Obviously, our methods do not help at all in the context of estimating the absolute level of the TSI even if this is an important aspect of the Sun-Earth relations (see Kopp & Lean 2011). However, for presentation purposes, we need a certain fixed point to tie the different time series together. There is one obvious candidate to clearly show the overall level of the TSI: the cycle 23–24 minimum (1360.85 Wm-2 at 15 October 2008 see White et al. 2011). However, this leads to a wide spread of targets for exactly the time when the Sun worked as usual. We therefore chose as a compromise another minimum between cycles 22–23 (1361.11 at 1996.465, see Fig. 5) using a similar smoothing method as in the original paper (White et al. 2011).

All the results are available in the form of simple text files that can be downloaded10. The predicted time series are all shifted to a common mean level and are mildly smoothed, as described in the last two subsections. The input data sets and modeling methods for every prediction can be read off from their file names.

7. Discussion

From the statistical point of view, the TSI consists of three components: variability that originates from a straightforward blanketing effect due to the sunspots, variability that statistically correlates with sunspot occurrences (or their areas), and residual variability. The last component contains long time trends of overall variability and short time features that occur randomly and are not statistically correlated with sunspot occurrences. Part of the residuals is also due to the nonlinear correlations, which are more complex than the correlations that are accounted for by modeling using smoothing and envelopes.

The method of FDCs allowed us to quantify these observations and to localize different aspects of variability in the frequency spectrum (for a more traditional description of the time variability, see the review by Solanki & Unruh 2013). From the physical point of view, we can classify the solar variability in even more detail. Every spatial disturbance in luminosity (regardless of spectral region) also translates into the time domain due to rotation. Evidently, this translation is far from simple: the different activity tracers are likely to have phase shifts and undergo phase mixing. Nor can the translation be expected to occur over one discrete frequency, as the rotation velocity depends on both latitude and radius of the Sun. In addition, we can have certain secular changes that result from the particular way the solar dynamo operates. The recent DNS model of Käpylä et al. (2016), which covers roughly 80 simulated solar cycles, suggest that prominent secular changes can indeed occur as a result of the existence of multiple dynamo modes with cycles of varying frequency. Even though the cycles seem to be rather regular in frequency, their interference can cause abrupt phenomena that are reminiscent of the Maunder minimum in addition to a smooth secular component.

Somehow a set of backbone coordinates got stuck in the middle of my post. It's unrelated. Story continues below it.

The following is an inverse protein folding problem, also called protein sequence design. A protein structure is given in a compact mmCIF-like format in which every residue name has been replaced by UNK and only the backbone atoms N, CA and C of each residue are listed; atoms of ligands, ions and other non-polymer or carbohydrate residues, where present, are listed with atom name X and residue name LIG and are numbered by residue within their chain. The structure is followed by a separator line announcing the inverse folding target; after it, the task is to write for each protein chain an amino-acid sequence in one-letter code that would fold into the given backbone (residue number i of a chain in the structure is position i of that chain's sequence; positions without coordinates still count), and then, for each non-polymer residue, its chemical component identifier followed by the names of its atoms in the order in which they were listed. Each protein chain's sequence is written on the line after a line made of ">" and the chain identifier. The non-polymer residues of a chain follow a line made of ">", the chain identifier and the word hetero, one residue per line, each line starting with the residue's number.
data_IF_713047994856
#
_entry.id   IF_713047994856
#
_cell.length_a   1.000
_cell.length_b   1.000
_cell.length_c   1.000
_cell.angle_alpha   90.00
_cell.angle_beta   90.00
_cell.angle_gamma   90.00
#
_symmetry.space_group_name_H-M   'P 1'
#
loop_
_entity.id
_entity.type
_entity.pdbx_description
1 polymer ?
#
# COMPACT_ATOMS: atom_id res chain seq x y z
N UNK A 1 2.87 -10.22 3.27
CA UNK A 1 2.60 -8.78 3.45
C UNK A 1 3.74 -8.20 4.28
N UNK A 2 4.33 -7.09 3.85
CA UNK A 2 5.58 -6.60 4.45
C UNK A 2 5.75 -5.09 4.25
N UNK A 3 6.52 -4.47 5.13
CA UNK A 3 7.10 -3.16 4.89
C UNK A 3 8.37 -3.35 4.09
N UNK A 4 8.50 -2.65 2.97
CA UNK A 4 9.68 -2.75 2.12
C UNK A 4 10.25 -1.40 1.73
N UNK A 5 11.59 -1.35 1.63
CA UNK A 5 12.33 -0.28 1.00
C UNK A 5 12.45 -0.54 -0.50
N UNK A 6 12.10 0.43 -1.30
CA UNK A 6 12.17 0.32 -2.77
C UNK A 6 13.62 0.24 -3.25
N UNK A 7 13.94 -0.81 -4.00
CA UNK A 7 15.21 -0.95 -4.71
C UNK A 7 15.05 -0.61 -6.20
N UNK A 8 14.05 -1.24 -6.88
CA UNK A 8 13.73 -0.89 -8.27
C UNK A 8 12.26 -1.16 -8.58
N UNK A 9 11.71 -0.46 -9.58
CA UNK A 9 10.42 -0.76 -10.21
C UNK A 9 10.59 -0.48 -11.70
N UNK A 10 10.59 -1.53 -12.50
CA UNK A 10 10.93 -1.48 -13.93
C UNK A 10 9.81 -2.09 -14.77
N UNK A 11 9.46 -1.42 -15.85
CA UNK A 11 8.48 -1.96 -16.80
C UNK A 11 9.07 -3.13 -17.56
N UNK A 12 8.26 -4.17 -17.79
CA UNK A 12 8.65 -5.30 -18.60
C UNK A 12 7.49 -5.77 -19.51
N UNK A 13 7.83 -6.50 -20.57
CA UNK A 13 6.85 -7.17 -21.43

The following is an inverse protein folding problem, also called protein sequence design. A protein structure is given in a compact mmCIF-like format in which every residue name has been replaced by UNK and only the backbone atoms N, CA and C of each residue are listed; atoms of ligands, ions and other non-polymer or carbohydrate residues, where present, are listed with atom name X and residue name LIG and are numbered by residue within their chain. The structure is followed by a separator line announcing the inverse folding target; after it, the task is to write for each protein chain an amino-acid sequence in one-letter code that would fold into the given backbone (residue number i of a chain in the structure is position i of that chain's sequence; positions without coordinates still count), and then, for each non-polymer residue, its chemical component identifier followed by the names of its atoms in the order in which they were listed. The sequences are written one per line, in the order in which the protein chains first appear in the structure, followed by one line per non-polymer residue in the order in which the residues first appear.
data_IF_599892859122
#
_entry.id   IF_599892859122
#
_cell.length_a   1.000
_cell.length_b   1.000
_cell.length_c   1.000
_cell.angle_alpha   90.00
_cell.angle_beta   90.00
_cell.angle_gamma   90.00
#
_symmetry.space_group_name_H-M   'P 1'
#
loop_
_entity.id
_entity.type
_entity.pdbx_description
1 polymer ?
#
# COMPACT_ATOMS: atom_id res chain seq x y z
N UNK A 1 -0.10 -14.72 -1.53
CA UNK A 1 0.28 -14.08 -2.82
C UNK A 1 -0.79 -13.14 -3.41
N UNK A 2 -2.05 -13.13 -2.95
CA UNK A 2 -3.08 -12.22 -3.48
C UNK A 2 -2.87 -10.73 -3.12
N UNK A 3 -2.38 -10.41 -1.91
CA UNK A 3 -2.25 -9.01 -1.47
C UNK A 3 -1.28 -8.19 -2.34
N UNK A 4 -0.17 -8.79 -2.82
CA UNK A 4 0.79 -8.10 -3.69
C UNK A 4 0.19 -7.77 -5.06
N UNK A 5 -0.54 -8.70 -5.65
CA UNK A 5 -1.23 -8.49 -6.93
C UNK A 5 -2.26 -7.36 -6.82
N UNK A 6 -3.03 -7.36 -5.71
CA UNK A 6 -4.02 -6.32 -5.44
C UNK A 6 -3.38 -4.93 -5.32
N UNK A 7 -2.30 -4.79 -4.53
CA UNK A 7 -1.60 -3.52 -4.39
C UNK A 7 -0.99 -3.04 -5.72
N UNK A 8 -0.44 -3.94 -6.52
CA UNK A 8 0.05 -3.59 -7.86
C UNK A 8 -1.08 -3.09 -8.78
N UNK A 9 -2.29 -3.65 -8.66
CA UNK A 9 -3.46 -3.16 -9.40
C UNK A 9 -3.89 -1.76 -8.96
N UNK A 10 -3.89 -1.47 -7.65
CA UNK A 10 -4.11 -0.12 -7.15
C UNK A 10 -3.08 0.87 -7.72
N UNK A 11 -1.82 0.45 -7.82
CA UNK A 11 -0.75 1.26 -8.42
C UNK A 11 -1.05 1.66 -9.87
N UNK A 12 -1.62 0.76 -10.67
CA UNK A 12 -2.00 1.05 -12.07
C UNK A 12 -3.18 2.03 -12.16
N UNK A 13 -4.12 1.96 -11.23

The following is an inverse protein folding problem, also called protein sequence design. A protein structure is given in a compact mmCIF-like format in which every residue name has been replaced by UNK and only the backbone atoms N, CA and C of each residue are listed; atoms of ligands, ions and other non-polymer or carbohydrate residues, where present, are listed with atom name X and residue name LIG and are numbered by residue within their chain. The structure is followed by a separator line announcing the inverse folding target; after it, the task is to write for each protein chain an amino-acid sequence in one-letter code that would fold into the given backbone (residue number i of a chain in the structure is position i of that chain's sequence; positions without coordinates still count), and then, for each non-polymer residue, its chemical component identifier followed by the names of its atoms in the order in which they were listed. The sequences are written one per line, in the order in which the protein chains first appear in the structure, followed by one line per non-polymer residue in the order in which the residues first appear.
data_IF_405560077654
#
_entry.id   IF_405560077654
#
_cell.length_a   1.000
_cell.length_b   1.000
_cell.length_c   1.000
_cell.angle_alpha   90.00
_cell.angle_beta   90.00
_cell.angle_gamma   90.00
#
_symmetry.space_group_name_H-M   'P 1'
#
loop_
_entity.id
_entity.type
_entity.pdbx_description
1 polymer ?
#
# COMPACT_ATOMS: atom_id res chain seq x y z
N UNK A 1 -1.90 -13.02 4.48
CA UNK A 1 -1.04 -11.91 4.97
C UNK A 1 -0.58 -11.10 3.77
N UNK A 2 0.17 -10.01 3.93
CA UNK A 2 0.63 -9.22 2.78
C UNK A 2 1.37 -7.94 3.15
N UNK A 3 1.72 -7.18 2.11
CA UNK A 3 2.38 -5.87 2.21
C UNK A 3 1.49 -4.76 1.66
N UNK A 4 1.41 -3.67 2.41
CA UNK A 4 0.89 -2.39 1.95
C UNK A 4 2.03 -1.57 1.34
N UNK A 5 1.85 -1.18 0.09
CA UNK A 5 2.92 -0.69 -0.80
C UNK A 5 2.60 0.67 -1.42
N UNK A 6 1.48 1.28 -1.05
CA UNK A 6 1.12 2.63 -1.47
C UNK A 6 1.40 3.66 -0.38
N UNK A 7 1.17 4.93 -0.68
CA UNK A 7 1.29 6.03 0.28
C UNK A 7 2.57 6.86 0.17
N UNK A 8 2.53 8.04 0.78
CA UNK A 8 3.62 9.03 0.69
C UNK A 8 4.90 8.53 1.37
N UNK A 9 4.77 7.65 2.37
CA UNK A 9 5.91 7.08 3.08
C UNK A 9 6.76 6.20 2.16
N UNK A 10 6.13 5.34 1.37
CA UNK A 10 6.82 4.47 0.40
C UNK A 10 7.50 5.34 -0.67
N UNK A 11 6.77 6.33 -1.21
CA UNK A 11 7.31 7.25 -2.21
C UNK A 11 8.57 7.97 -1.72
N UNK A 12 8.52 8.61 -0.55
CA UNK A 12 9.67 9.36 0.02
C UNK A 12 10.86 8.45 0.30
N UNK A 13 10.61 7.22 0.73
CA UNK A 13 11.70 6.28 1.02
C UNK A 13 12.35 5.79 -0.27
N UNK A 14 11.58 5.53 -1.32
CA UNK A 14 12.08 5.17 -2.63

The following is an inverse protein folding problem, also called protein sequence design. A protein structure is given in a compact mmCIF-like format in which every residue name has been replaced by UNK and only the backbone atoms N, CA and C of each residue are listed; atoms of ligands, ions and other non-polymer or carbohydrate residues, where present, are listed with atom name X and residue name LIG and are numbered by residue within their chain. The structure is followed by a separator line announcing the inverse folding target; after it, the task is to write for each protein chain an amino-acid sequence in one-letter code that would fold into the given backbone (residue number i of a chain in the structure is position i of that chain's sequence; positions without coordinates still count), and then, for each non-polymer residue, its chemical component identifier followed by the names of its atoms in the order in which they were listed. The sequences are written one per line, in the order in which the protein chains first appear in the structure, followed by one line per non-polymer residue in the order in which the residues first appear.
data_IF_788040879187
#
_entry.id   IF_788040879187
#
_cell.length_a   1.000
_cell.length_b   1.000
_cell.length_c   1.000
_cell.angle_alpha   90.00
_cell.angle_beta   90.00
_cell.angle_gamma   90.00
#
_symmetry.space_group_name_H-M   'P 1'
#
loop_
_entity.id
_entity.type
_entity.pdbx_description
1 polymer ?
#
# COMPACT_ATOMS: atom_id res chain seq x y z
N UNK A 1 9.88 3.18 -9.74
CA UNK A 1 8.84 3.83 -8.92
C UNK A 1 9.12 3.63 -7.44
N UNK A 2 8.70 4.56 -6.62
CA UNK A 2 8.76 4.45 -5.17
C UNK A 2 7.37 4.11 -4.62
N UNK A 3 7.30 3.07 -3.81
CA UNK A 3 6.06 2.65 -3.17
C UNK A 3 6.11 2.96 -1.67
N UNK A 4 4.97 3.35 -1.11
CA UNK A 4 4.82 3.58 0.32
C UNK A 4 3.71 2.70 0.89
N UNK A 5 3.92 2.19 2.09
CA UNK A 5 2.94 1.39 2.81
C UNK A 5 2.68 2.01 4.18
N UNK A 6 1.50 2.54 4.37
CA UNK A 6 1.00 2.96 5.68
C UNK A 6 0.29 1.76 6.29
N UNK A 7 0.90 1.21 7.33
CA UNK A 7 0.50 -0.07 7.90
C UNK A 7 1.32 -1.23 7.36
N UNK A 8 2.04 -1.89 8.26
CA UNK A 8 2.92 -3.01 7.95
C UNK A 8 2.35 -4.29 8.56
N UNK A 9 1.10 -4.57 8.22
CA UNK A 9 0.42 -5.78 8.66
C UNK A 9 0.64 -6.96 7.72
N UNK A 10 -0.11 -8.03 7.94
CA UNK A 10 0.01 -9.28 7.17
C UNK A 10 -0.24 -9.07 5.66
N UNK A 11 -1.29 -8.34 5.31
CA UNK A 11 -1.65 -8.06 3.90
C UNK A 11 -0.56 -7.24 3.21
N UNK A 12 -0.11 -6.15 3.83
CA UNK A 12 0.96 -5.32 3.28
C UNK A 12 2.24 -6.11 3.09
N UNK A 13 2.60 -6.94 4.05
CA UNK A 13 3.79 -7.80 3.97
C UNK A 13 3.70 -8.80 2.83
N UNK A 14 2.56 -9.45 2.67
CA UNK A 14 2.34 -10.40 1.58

As a result of our smoothing experiments with varying window width, we found that the strategically most important breaking point is localized at the frequency that corresponds to a period of 750 days. We used this dividing line to build LF and HF components of the proxies and targets. When comparing the LF parts of the proxies (PSI, SA, and SN), we can conclude that they are rather similar and essentially contain the same information. These curves characterize the slowly changing mean level of solar activity, which shows itself through the statistics of sunspot occurrences. The similarity of the LF component of the proxies is a hindrance for the use of multiple regression TSI models (see, e.g., Zhao & Han 2012), where different proxies are combined to obtain TSI estimates. The models can still be improved, however, by increasing the accuracy of the HF part description.

The LF parts of the target data sets (PMOD, RMIB, and ACRIM) differ more from each other. The differences between them originate from certain instrumental, data processing, and other method-related problems (Kopp 2014). For TSI hindcasting, the LF variability is the strongest hindrance because to recover TSI values in the past, we need a good understanding of the present-day values, which is currently unavailable.

The HF parts of the proxies differ because they are constructed from the observed data in different ways. The HF part is relevant for high-resolution prediction (up to daily accuracy level). Here the proxies can be ranked by their information content. The best of them is PSI, which, if used in a proper regression scheme, was shown here (and in earlier work) to describe a very large amount of target variability. However, if we need hindcasts extending farther back in time, then the SN becomes useful. How much information we loose by using these rough data can well be deduced from the above computations.

Using the Baron von Munchausen scheme, we demonstrated that the HF behavior of all three targets is very similar. For instance, after backbone substitution, the achievable correlation levels for the PSI proxy were in the narrow interval 0.908(ACRIM)- 0.914(PMOD) (see Table 9). This similarity is of course the result of the essentially common origin of all the three target data sets. The main differences among them come from different methods of fragment stitching, not so much from rescaling or interpolations.